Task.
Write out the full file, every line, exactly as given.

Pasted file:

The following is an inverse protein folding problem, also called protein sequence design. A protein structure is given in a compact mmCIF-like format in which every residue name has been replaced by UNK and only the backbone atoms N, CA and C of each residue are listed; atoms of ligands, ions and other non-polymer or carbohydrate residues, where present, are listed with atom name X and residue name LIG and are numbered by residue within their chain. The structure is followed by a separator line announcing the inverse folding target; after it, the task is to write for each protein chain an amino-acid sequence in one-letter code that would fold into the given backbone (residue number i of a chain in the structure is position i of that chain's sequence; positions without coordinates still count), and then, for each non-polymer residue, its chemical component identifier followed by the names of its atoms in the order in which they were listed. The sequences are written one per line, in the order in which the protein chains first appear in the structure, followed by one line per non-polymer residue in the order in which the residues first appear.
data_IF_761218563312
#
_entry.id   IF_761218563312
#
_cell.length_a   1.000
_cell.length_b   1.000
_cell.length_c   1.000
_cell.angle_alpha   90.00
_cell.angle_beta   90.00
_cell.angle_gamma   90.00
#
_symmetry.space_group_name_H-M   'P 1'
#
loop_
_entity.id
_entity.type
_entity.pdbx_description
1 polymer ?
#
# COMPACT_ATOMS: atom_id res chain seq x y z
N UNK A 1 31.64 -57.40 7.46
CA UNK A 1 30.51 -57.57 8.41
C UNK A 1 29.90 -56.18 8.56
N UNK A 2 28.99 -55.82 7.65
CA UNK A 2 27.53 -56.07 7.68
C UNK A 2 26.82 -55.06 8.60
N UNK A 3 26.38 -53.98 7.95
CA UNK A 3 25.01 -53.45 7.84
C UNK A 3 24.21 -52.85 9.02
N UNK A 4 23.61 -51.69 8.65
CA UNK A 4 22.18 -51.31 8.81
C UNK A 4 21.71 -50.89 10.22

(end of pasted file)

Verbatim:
The following is an inverse protein folding problem, also called protein sequence design. A protein structure is given in a compact mmCIF-like format in which every residue name has been replaced by UNK and only the backbone atoms N, CA and C of each residue are listed; atoms of ligands, ions and other non-polymer or carbohydrate residues, where present, are listed with atom name X and residue name LIG and are numbered by residue within their chain. The structure is followed by a separator line announcing the inverse folding target; after it, the task is to write for each protein chain an amino-acid sequence in one-letter code that would fold into the given backbone (residue number i of a chain in the structure is position i of that chain's sequence; positions without coordinates still count), and then, for each non-polymer residue, its chemical component identifier followed by the names of its atoms in the order in which they were listed. The sequences are written one per line, in the order in which the protein chains first appear in the structure, followed by one line per non-polymer residue in the order in which the residues first appear.
data_IF_761218563312
#
_entry.id   IF_761218563312
#
_cell.length_a   1.000
_cell.length_b   1.000
_cell.length_c   1.000
_cell.angle_alpha   90.00
_cell.angle_beta   90.00
_cell.angle_gamma   90.00
#
_symmetry.space_group_name_H-M   'P 1'
#
loop_
_entity.id
_entity.type
_entity.pdbx_description
1 polymer ?
#
# COMPACT_ATOMS: atom_id res chain seq x y z
N UNK A 1 31.64 -57.40 7.46
CA UNK A 1 30.51 -57.57 8.41
C UNK A 1 29.90 -56.18 8.56
N UNK A 2 28.99 -55.82 7.65
CA UNK A 2 27.53 -56.07 7.68
C UNK A 2 26.82 -55.06 8.60
N UNK A 3 26.38 -53.98 7.95
CA UNK A 3 25.01 -53.45 7.84
C UNK A 3 24.21 -52.85 9.02
N UNK A 4 23.61 -51.69 8.65
CA UNK A 4 22.18 -51.31 8.81
C UNK A 4 21.71 -50.89 10.22